Nicole Welle | September 17, 2020
The Iowa DNR issued advisories for over half of state park beaches this summer due to unsafe levels of E. Coli bacteria or microcystins in the water.
DNR conducted weekly tests Memorial Day through Labor day, and 39 state park beaches had at least one week during the summer where toxin levels were high enough to trigger a warning. They reported a total of 118 advisories over the summer, an increase from the 79 advisories issued in 2019, according to a Cedar Rapids Gazette article.
E. Coli, which indicates the presence of feces in the water, was responsible for most of the warnings. However, elevated levels of microcystins, which caused 12 advisories, can lead to a range of health problems in people exposed to them. These include gastroenteritis, allergic reactions and potentially life-threatening liver damage. Microcystins are produced by certain types of freshwater blue-green algae.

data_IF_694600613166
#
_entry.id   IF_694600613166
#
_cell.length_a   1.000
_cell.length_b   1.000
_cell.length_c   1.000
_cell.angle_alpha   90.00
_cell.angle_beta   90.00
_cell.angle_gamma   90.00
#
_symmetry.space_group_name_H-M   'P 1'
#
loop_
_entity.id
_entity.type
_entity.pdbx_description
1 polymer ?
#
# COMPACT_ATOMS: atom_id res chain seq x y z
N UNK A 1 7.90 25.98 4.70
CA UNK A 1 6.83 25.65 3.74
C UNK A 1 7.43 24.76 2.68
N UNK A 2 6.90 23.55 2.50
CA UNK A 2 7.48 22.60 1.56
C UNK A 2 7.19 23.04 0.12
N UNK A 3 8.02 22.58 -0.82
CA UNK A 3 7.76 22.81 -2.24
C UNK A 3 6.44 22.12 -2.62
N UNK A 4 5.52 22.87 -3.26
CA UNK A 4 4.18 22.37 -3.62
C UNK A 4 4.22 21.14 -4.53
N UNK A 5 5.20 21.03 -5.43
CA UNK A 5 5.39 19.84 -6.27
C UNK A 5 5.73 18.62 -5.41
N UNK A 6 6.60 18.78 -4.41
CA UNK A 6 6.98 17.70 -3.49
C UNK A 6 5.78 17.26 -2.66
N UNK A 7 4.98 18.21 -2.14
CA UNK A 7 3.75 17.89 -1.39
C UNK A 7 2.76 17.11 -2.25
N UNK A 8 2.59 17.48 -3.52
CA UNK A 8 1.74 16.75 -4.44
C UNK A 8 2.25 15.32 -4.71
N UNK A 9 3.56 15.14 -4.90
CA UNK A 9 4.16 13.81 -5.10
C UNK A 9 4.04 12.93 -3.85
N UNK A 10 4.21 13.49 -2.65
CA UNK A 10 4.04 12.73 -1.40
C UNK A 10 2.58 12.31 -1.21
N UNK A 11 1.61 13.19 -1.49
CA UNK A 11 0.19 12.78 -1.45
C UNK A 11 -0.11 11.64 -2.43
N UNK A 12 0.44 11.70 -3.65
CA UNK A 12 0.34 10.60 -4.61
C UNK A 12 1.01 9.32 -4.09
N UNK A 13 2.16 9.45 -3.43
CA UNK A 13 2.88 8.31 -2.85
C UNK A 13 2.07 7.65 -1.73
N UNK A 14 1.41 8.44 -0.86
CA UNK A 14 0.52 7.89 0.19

Studies have shown that much of the bacteria and toxins causing the warnings come from manure runoff and contaminates from nearby fields. Sandy beaches also tend to have higher levels of bacteria from manure from geese and other animals. Higher levels of toxic algae blooms, however, can have a variety of causes. Weather, temperature, nutrient availability and other environmental stressors are all factors, according to Dan Kendall, and environmental specialist in charge of the beach monitoring program.
The DNR’s Lake Restoration Program has plans to begin reducing bacteria in some of Iowa’s lakes that have been most heavily affected and continue testing each summer to monitor toxin levels.